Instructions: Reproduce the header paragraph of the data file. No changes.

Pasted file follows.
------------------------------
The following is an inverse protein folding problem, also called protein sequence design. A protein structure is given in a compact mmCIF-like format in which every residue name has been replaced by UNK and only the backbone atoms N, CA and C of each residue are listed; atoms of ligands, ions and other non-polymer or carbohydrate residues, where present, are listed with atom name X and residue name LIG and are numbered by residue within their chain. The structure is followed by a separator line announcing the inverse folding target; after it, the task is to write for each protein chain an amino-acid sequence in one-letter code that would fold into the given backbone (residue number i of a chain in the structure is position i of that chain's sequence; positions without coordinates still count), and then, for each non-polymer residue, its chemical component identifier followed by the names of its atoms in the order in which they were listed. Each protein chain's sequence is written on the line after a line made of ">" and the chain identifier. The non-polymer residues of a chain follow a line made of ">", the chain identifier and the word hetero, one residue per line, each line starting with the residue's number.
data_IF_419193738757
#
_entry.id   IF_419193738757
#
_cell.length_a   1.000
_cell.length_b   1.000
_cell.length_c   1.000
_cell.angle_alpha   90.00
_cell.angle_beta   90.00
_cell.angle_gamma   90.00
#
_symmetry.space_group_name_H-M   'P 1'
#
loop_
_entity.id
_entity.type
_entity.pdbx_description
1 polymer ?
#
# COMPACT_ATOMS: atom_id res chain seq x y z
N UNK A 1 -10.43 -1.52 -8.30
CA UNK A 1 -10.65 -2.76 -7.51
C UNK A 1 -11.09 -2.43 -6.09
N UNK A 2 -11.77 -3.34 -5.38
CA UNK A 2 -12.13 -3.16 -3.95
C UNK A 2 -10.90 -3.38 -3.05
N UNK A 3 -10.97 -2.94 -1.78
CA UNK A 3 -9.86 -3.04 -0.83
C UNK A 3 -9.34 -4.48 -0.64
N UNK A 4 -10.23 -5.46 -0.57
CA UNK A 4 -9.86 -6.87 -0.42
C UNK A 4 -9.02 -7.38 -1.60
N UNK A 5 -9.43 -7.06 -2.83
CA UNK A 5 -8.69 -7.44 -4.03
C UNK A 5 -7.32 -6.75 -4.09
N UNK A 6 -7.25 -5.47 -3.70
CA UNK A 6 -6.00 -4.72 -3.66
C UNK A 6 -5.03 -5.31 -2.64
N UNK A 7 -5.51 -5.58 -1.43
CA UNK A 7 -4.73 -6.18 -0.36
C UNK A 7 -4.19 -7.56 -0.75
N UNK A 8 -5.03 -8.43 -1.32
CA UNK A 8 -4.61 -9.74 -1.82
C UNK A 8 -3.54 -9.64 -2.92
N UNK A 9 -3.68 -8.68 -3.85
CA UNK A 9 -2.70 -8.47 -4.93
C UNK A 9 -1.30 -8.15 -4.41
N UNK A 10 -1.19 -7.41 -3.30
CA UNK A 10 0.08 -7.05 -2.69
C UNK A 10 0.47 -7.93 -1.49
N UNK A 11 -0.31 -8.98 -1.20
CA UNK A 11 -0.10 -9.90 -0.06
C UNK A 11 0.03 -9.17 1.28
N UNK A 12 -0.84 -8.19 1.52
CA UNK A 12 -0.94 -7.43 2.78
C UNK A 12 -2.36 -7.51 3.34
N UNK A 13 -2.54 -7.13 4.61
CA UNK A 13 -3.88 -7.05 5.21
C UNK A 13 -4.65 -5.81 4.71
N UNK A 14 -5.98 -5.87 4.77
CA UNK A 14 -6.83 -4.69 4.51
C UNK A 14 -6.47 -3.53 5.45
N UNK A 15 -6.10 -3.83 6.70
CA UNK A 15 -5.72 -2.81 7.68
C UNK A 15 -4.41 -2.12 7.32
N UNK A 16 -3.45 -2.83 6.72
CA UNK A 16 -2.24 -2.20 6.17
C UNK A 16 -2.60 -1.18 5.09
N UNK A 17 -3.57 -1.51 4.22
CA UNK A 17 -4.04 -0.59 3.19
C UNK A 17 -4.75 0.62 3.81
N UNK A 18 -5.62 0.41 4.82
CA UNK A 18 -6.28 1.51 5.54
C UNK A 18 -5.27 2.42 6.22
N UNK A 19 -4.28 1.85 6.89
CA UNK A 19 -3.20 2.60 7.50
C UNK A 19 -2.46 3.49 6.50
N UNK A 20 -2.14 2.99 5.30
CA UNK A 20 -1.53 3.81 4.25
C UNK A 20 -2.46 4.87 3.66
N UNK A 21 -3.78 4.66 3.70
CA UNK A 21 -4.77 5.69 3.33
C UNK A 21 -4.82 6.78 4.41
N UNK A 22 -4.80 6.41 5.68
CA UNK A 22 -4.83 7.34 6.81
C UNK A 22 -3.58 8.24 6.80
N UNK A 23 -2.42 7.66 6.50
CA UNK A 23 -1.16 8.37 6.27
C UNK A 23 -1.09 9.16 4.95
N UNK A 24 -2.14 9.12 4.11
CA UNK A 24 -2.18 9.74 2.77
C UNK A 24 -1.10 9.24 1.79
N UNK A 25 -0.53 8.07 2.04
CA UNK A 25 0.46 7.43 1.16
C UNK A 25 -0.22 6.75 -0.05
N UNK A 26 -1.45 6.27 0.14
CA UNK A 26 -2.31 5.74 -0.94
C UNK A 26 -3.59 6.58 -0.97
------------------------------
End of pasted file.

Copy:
The following is an inverse protein folding problem, also called protein sequence design. A protein structure is given in a compact mmCIF-like format in which every residue name has been replaced by UNK and only the backbone atoms N, CA and C of each residue are listed; atoms of ligands, ions and other non-polymer or carbohydrate residues, where present, are listed with atom name X and residue name LIG and are numbered by residue within their chain. The structure is followed by a separator line announcing the inverse folding target; after it, the task is to write for each protein chain an amino-acid sequence in one-letter code that would fold into the given backbone (residue number i of a chain in the structure is position i of that chain's sequence; positions without coordinates still count), and then, for each non-polymer residue, its chemical component identifier followed by the names of its atoms in the order in which they were listed. Each protein chain's sequence is written on the line after a line made of ">" and the chain identifier. The non-polymer residues of a chain follow a line made of ">", the chain identifier and the word hetero, one residue per line, each line starting with the residue's number.